Read 1 Corinthians 9 at Bible Gateway.
Original post from 2011, but reposting it today because the phrase “under the law” has been mistaught to Christians to mean that obeying God’s Law is bad!
“For though I am free from all men, I have made myself a servant to all, that I might win the more; and to the Jews I became as a Jew, that I might win Jews; to those who are under the law, as under the law, that I might win those who are under the law; to those who are without law, as without law (not being without law toward God, but under the law toward Christ), that I might win those who are without law; to the weak I became as weak, that I might win the weak. I have become all things to all men, that I might by all means save some. Now this I do for the gospel’s sake, that I may be partaker of it with you.” 1 Cor 9:19-23
What does Paul mean when he says, “under the law,” “without law,” and “under the law toward Christ”? Paul uses the phrase “under the law” in a few other places in his letters:
“Now we know that whatever the law says, it says to those who are under the law, that every mouth may be stopped, and all the world may become guilty before God.” Rom 3:19
“For sin shall not have dominion over you, for you are not under law but under grace. What then? Shall we sin because we are not under law but under grace? Certainly not!” Rom 6:14-15
In Rom 3 and 6, and in all the beginning chapters of Romans, Paul is establishing that every man, because he has been born of the seed of Adam, is under the dominion of sin. Because this is so, no man, by obeying the law, can be counted as righteous before God. Those who seek to establish their own righteousness by obeying the law, are under the law – they are under the requirement of the law for justification – which is perfect obedience in every point! To be under the requirement of the law for justification is to be under the dominion of sin and death!
But those who have been born of the Seed of the woman, who is Jesus Christ, receive the righteousness which is imparted to us by God, by faith, and are under grace – they have been justified before God by faith. To be under grace is to be under the dominion of righteousness and life!
“But before faith came, we were kept under guard by the law, kept for the faith which would afterward be revealed.” Gal 3:23
“But when the fullness of the time had come, God sent forth His Son, born of a woman, born under the law, to redeem those who were under the law, that we might receive the adoption as sons.” Gal 4:4-5
“Tell me, you who desire to be under the law, do you not hear the law?” Gal 4:21
“But if you are led by the Spirit, you are not under the law.” Gal 5:18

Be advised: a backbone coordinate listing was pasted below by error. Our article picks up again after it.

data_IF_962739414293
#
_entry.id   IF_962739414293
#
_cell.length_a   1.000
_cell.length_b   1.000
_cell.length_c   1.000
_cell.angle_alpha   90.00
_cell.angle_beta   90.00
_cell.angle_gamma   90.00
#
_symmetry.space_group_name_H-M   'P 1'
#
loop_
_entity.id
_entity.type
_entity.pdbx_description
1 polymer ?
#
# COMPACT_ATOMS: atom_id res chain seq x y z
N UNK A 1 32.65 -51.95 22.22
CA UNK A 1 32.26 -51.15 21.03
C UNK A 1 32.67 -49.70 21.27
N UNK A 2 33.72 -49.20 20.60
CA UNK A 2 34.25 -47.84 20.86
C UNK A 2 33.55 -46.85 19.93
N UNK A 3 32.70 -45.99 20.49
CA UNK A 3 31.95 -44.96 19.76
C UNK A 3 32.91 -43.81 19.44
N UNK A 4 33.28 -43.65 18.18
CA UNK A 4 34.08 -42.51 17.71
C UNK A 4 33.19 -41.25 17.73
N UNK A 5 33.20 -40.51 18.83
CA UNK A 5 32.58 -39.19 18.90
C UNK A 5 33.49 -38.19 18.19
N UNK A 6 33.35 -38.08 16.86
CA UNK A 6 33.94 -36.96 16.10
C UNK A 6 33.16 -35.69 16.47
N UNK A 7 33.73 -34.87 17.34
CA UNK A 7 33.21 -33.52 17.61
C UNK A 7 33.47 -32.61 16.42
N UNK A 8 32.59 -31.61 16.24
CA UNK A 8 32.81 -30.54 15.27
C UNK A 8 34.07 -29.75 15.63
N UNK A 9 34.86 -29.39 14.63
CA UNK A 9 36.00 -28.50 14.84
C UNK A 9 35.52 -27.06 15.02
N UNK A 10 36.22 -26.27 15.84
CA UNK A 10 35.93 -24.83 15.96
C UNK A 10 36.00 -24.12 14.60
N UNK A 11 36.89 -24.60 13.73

We see if we read Galatians in its entirety, that Paul’s topic is the same as in Romans – what justifies a man? From whence does he get his righteousness so that he is saved? Is it by obeying the law, so that righteousness is earned? Or is it by faith in Jesus Christ, so that righteousness is a free gift of grace? Those who are under the law in Galatians, are the same as those who are under the law in Romans – those who seek to be justified by their obedience to the law, rather than by faith in Jesus Christ!
So back to 1 Cor 9: when Paul says that he became as one under the law, so that he might win those who are under the law, he is saying that he became as one who sought righteousness by obedience to the law. He became as a Pharisee, so that he might win Pharisees.
When he says that he became as one without law, so that he might win those who are without law, he is talking about the Gentiles, who are without the Torah – they do not even know what the definition of righteousness and sin is according to God! So he did not act as a Pharisee around them, but as a Gentile. But then, lest we misunderstand him, he clarifies his meaning:
“… not being without law toward God, but under the law toward Christ …” 1 Cor 9:21
He did not abandon his obedience to God, since God has, by the law, defined for us what obedience to Him looks like, what righteous behavior and unrighteous behavior is. In order to win Gentiles, he did not begin worshiping at temples, or working on Sabbath, or lying, or cheating, or any of those things that are lawless. He was not without law toward God. But he continued under the law toward Christ. He continued obeying the law of God.
He added the phrase, toward God, and toward Christ, so that we would distinguish his meaning, for he has used the phrase “under the law” before, and it means something specific, we saw, when he uses it. It is shorthand for being under the righteous requirement of the law for justification. It is shorthand for earning right standing by works of obedience to the law. But so that we know that he did not mean that he stopped obeying the law just because he has come among the Gentiles and has become as a Gentile in order to win Gentiles, he says he was under the law toward Christ. Jesus said, the one who loves Him, keeps His commandments (Joh 14:15)! Paul was obedient to the law toward Christ, only he was not obedient for the purpose of gaining right standing, but he was still obedient, because he loved God!
If this is a new idea for you, you might enjoy reading:
the righteousness that is of faith
the righteousness that is of faith, part two
God’s word gives life to those who find it
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